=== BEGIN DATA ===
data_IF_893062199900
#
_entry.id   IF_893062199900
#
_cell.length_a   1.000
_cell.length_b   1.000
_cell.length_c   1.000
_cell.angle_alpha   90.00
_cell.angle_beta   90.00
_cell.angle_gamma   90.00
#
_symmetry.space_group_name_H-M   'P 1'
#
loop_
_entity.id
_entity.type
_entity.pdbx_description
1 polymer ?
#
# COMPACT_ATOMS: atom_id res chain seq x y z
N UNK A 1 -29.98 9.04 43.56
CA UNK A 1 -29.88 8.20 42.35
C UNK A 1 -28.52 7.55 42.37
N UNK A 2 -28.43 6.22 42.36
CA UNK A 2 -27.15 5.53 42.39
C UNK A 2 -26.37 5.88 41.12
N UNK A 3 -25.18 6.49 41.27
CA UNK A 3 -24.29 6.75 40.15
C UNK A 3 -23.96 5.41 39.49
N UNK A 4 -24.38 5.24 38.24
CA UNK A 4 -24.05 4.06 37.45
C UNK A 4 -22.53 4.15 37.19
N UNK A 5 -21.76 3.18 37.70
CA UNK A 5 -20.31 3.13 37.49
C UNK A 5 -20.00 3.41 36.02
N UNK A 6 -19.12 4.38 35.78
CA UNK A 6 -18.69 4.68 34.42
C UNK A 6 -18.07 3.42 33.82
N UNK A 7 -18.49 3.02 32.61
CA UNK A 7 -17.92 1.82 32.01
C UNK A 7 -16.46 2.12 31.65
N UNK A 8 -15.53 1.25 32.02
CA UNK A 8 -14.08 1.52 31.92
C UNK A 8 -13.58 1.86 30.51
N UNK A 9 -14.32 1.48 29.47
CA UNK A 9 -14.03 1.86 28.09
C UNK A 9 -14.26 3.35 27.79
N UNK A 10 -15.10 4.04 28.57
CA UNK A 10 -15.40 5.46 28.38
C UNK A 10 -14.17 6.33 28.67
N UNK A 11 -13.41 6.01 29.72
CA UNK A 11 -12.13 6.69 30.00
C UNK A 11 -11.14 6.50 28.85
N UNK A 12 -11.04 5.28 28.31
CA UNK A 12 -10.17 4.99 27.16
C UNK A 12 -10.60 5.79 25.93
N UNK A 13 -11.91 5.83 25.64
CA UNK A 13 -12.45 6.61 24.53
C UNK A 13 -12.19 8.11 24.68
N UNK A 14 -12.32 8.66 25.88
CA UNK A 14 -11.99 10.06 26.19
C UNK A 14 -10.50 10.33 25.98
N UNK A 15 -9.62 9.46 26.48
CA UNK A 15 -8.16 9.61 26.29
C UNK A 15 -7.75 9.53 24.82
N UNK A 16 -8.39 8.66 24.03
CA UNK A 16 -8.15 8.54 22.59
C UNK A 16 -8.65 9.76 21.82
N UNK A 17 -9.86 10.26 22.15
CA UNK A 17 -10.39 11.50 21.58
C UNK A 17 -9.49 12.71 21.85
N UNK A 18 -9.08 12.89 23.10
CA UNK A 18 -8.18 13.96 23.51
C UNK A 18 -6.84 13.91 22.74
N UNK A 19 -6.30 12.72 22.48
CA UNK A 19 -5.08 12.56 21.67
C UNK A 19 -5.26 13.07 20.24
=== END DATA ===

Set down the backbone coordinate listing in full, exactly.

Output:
data_IF_893062199900
#
_entry.id   IF_893062199900
#
_cell.length_a   1.000
_cell.length_b   1.000
_cell.length_c   1.000
_cell.angle_alpha   90.00
_cell.angle_beta   90.00
_cell.angle_gamma   90.00
#
_symmetry.space_group_name_H-M   'P 1'
#
loop_
_entity.id
_entity.type
_entity.pdbx_description
1 polymer ?
#
# COMPACT_ATOMS: atom_id res chain seq x y z
N UNK A 1 -29.98 9.04 43.56
CA UNK A 1 -29.88 8.20 42.35
C UNK A 1 -28.52 7.55 42.37
N UNK A 2 -28.43 6.22 42.36
CA UNK A 2 -27.15 5.53 42.39
C UNK A 2 -26.37 5.88 41.12
N UNK A 3 -25.18 6.49 41.27
CA UNK A 3 -24.29 6.75 40.15
C UNK A 3 -23.96 5.41 39.49
N UNK A 4 -24.38 5.24 38.24
CA UNK A 4 -24.05 4.06 37.45
C UNK A 4 -22.53 4.15 37.19
N UNK A 5 -21.76 3.18 37.70
CA UNK A 5 -20.31 3.13 37.49
C UNK A 5 -20.00 3.41 36.02
N UNK A 6 -19.12 4.38 35.78
CA UNK A 6 -18.69 4.68 34.42
C UNK A 6 -18.07 3.42 33.82
N UNK A 7 -18.49 3.02 32.61
CA UNK A 7 -17.92 1.82 32.01
C UNK A 7 -16.46 2.12 31.65
N UNK A 8 -15.53 1.25 32.02
CA UNK A 8 -14.08 1.52 31.92
C UNK A 8 -13.58 1.86 30.51
N UNK A 9 -14.32 1.48 29.47
CA UNK A 9 -14.03 1.86 28.09
C UNK A 9 -14.26 3.35 27.79
N UNK A 10 -15.10 4.04 28.57
CA UNK A 10 -15.40 5.46 28.38
C UNK A 10 -14.17 6.33 28.67
N UNK A 11 -13.41 6.01 29.72
CA UNK A 11 -12.13 6.69 30.00
C UNK A 11 -11.14 6.50 28.85
N UNK A 12 -11.04 5.28 28.31
CA UNK A 12 -10.17 4.99 27.16
C UNK A 12 -10.60 5.79 25.93
N UNK A 13 -11.91 5.83 25.64
CA UNK A 13 -12.45 6.61 24.53
C UNK A 13 -12.19 8.11 24.68
N UNK A 14 -12.32 8.66 25.88
CA UNK A 14 -11.99 10.06 26.19
C UNK A 14 -10.50 10.33 25.98
N UNK A 15 -9.62 9.46 26.48
CA UNK A 15 -8.16 9.61 26.29
C UNK A 15 -7.75 9.53 24.82
N UNK A 16 -8.39 8.66 24.03
CA UNK A 16 -8.15 8.54 22.59
C UNK A 16 -8.65 9.76 21.82
N UNK A 17 -9.86 10.26 22.15
CA UNK A 17 -10.39 11.50 21.58
C UNK A 17 -9.49 12.71 21.85
N UNK A 18 -9.08 12.89 23.10
CA UNK A 18 -8.18 13.96 23.51
C UNK A 18 -6.84 13.91 22.74
N UNK A 19 -6.30 12.72 22.48
CA UNK A 19 -5.08 12.56 21.67
C UNK A 19 -5.26 13.07 20.24